There is also the economic issue – are house gigs ‘gigs with a social element’ or ‘social events with music’? This distinction is significant: if the latter, the promoters are essentially asking the performers to play at a party and so the music is not the focal point of the evening – the promoters must therefore be prepared to be out of pocket by the end of the night.  If the former, the promoter must run the gig as a gig, i.e. the promoter is aiming not to make a loss.  The two types of house gig affect how money is collected – the former type will probably require a minimum priced ticket to ensure that the musician gets paid properly and that the promoter is not out of pocket; the latter may be based on a donation and the promoter should be prepared to make a loss.

David Ward Maclean, Glasgow, October 2009
David Ward Maclean, Glasgow, October 2009

None of the performers who have stayed with us are earning a fortune and they rely on people’s goodwill to help them tour.  A national network of house gig promoters and beds for musicians relies on altruism – selflessness – combined with egoism – getting something for yourself in return. As I have written about elsewhere, live music promoters may be motivated by a variety of factors – money, status, fandom, necessity – and some by what Hans Selye defines as ‘altruistic egoism’, namely whereby ‘the selfish hoarding of the goodwill, esteem, support and love of our neighbour is the most efficient way to give vent to our pent-up energy and create enjoyable, beautiful or useful things’.[3]  House gigs and accommodating musicians is, for me, a good example of just that.

If you are interested, please do check out Gig In Your House so that we can begin to establish a database of Music Inns around the UK, ensuring a few spare rooms in every city.

Emma Webster

With thanks to Jan Webster for his assistance with this blog post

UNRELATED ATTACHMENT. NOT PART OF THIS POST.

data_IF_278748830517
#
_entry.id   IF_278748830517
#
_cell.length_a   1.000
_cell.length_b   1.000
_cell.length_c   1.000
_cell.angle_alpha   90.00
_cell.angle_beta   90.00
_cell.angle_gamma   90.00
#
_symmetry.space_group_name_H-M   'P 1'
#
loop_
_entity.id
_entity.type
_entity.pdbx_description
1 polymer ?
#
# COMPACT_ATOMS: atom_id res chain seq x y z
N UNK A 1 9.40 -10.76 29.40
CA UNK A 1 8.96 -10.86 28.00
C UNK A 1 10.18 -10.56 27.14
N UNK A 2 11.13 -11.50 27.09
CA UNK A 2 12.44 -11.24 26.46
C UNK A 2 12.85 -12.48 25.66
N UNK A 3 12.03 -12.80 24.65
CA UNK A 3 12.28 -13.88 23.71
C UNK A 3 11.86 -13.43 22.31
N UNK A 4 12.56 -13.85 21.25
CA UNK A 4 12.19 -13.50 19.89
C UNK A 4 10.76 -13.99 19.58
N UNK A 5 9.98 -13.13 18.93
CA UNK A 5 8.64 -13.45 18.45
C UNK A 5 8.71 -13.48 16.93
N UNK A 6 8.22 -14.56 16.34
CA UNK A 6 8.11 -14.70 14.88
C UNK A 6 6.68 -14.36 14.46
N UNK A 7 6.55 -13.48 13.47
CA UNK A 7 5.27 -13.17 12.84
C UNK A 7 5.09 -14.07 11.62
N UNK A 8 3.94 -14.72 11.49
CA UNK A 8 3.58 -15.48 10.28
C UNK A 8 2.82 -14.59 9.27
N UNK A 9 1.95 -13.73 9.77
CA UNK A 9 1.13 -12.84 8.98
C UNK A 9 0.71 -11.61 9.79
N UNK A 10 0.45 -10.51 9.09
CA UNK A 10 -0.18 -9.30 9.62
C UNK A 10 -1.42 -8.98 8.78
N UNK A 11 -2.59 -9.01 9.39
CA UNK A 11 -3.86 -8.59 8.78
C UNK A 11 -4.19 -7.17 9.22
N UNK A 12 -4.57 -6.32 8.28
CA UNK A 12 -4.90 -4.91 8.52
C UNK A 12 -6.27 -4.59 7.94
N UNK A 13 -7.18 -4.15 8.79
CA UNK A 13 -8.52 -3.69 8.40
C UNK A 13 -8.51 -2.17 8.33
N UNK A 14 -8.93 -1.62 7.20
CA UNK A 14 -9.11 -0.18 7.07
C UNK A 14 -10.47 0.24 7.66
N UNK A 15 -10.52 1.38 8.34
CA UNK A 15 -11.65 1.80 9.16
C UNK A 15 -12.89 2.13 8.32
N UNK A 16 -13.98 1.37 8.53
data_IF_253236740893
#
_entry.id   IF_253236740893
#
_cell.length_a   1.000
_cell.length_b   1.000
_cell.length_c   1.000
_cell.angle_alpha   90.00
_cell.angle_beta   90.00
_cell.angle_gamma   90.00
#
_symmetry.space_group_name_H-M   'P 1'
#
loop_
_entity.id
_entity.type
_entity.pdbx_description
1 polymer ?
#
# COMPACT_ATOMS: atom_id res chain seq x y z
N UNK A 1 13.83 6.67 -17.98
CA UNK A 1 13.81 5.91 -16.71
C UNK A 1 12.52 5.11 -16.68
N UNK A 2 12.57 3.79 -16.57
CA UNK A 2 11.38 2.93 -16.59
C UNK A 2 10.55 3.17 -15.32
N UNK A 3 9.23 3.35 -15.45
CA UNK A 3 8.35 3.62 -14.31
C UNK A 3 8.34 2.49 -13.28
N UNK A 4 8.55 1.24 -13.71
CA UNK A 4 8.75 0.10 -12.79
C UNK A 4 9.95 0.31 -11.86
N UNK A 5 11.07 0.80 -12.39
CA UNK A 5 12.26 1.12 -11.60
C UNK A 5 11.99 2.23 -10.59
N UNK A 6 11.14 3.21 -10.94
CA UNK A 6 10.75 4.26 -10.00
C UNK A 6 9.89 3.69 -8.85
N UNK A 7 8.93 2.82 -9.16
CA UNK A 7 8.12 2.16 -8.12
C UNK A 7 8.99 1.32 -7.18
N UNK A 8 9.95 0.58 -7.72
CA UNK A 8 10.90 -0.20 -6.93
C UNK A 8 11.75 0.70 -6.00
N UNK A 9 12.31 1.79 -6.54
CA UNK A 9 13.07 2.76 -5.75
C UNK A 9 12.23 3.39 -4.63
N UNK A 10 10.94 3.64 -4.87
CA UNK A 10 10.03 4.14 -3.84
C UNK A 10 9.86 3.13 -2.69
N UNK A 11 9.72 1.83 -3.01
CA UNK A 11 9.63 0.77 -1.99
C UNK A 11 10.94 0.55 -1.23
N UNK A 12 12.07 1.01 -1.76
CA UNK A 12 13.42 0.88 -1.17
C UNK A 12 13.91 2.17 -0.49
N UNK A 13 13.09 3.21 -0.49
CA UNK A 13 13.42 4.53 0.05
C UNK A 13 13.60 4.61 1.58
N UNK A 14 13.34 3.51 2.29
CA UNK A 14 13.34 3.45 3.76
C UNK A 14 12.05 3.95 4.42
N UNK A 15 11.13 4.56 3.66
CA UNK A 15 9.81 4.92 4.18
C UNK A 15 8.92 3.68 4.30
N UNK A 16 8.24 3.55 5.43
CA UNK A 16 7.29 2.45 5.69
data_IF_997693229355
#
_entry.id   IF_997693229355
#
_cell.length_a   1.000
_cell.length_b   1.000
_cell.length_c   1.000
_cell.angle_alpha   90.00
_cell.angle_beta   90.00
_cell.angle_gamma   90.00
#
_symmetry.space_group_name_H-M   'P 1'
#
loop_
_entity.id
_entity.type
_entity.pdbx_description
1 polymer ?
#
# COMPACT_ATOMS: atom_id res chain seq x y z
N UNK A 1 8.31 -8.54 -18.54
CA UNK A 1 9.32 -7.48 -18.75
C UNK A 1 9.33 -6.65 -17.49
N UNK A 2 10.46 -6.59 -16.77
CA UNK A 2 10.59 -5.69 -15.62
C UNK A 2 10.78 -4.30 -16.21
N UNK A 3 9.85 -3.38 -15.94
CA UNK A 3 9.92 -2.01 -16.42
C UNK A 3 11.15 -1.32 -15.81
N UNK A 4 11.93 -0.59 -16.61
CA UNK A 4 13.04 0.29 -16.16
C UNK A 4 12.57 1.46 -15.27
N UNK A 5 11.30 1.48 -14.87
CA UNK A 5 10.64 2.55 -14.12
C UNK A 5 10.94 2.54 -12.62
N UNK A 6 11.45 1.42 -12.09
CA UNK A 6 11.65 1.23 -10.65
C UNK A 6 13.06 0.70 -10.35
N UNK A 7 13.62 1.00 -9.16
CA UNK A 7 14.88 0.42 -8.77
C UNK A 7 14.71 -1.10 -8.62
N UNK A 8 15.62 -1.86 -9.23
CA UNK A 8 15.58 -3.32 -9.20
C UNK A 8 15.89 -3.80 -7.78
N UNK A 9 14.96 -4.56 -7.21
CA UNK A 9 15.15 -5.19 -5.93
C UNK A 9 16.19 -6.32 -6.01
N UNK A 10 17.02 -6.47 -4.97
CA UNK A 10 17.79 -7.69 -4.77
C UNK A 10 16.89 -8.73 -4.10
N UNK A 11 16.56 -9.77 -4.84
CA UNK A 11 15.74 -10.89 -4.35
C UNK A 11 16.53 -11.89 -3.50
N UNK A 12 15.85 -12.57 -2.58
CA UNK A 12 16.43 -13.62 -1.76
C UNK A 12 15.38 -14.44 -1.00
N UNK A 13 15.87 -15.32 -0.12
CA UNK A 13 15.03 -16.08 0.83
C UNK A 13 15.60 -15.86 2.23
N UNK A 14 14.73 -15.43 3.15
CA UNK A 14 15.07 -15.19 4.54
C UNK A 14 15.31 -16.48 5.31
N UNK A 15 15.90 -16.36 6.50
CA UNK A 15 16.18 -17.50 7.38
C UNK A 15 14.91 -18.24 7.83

[1] The Couch Surf model connects hosts with travellers to enable the travellers to stay in people’s houses for free – surfer and couch both have online profiles on the sites with which to check each other out.  Similar internet-based models include Tripping, the Hospitality Club, and Stay4Free.

[2] Indeed, an earlier music-specific version of the Couch Surf model, ‘Better Than The Van’, appears to have bitten the dust, although it is unclear as to why this might be the case.

[3] Hans Selye (1976) Stress in Health & Disease. Oxford: Butterworth-Heinemann Ltd, p. 33

Live Music 101 #6 – What makes for a ‘healthy’ musical city? – Emma Webster and Adam Behr

Simon Frith’s keynote speech on the social value of music (in the context of European regeneration policy) asked ‘What is good music for a country, region or city?  What is a good country, region or city for music?’ In the latest addition to the ‘Live Music 101’ series of theory-based blog posts, Emma Webster and Adam Behr seek to offer some answers to the latter question, and set out various formulations as to what makes for a ‘healthy’ live music ecology, an examination of the interplay between national and local policy and the musical city, followed by a case study of Glasgow as an archetypal ‘healthy’ musical city.

Simon Frith (2008) posits that for a healthy musical city, six factors are required:-

1. Access to music, including music shops and venues;

2. The right sort of spaces for both the production and consumption of music;

3 ‘Musical time’ [the time to develop as a musician, promoter, etc. – the antithesis to the Live Nation model of ‘post song/video online >> sign promoter deal >> sell out arena’ in three months! (Live Nation 2010, p. 94)];

4. Opportunities for freelance work;

5. An influx and outflow of people [such as students];

6. A blurring of the boundaries between professional and amateur musicians.

Brennan and Webster (2011, p. 12), based on work devised within the live music project by Simon Frith, also theorise that there needs to be an ‘ecology of live music’ whereby a range of venues (small, large, ‘professional’, ‘amateur’) must exist in order for new talent to be allowed to develop, as well as an environment in which there can be an overlapping of these ‘amateur’ and ‘professional’ spheres. This overlap is important, since it concerns not just the viability of spaces for musical and promotional careers to develop but also for the wider social health of the city and its inhabitants. As Ruth Finnegan’s substantive study of the musical life of Milton Keynes illustrates, a significant number of people use musical activity to negotiate ‘pathways in urban living’ (2007, pp. 297-326) and in forging their sense of identity and purpose within the urban space.